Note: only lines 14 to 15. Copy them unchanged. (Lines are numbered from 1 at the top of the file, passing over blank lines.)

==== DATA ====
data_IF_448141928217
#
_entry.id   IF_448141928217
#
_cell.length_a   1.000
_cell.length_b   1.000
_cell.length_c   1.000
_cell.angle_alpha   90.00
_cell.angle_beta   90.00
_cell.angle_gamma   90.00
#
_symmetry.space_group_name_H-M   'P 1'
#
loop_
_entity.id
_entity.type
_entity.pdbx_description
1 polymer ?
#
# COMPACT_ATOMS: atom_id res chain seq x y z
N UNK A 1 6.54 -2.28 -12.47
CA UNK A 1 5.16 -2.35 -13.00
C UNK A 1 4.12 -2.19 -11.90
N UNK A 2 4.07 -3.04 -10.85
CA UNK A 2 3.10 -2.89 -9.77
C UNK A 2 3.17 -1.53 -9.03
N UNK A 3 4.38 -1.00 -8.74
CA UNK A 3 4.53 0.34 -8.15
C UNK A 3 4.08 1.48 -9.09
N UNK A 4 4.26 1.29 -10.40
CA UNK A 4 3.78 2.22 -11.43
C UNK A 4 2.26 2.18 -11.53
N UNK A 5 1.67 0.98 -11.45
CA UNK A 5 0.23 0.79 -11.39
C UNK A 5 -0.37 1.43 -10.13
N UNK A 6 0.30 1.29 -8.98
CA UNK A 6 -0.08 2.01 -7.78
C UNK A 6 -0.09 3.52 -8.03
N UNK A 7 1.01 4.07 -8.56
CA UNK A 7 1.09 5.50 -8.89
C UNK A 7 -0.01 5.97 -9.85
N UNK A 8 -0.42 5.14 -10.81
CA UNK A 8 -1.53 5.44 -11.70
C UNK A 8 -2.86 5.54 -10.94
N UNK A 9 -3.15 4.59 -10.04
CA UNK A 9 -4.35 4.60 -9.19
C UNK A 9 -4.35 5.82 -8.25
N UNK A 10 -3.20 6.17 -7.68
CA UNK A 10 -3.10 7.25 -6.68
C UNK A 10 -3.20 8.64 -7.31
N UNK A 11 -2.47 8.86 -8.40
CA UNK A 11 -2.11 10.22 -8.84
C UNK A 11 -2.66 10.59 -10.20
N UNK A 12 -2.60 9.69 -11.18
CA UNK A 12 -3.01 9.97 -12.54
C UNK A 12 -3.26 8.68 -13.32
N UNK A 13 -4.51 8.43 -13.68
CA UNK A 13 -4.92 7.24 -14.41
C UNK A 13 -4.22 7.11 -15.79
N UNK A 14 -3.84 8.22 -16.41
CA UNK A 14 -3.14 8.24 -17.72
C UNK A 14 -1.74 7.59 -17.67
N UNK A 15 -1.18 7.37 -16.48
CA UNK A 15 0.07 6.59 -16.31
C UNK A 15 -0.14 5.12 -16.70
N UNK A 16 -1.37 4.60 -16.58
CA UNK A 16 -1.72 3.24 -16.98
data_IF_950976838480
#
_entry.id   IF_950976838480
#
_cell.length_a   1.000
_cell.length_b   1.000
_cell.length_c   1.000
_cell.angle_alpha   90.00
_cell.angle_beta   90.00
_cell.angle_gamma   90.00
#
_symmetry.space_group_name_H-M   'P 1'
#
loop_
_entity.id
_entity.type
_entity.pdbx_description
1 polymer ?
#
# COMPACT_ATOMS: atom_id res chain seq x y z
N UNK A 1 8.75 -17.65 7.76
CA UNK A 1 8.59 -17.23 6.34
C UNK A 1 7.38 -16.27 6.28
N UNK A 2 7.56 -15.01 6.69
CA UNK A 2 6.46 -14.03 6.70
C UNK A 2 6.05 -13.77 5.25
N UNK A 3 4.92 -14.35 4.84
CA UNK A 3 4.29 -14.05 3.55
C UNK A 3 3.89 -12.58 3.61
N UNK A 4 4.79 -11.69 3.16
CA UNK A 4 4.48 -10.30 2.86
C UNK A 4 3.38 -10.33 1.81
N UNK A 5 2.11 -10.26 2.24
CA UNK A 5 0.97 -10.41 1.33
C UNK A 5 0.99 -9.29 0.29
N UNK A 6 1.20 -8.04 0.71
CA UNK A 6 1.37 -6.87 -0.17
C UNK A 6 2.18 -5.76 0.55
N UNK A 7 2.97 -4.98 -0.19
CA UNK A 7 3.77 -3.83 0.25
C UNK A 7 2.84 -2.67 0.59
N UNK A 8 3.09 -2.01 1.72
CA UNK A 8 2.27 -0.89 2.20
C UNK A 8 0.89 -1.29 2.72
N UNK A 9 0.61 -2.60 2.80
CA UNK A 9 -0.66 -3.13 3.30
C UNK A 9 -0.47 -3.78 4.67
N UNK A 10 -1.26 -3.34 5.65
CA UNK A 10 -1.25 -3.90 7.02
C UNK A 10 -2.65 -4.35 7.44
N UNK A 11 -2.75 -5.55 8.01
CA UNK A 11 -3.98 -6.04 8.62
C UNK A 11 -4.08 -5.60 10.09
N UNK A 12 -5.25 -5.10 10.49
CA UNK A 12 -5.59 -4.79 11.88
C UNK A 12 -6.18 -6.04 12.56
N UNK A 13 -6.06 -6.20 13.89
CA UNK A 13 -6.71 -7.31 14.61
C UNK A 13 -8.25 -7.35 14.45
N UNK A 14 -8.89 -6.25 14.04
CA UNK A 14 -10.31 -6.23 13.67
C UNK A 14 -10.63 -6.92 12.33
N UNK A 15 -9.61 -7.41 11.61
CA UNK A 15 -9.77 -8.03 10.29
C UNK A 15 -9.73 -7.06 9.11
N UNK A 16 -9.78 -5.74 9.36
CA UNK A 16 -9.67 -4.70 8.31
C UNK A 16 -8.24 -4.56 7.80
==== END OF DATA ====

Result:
loop_
_entity.id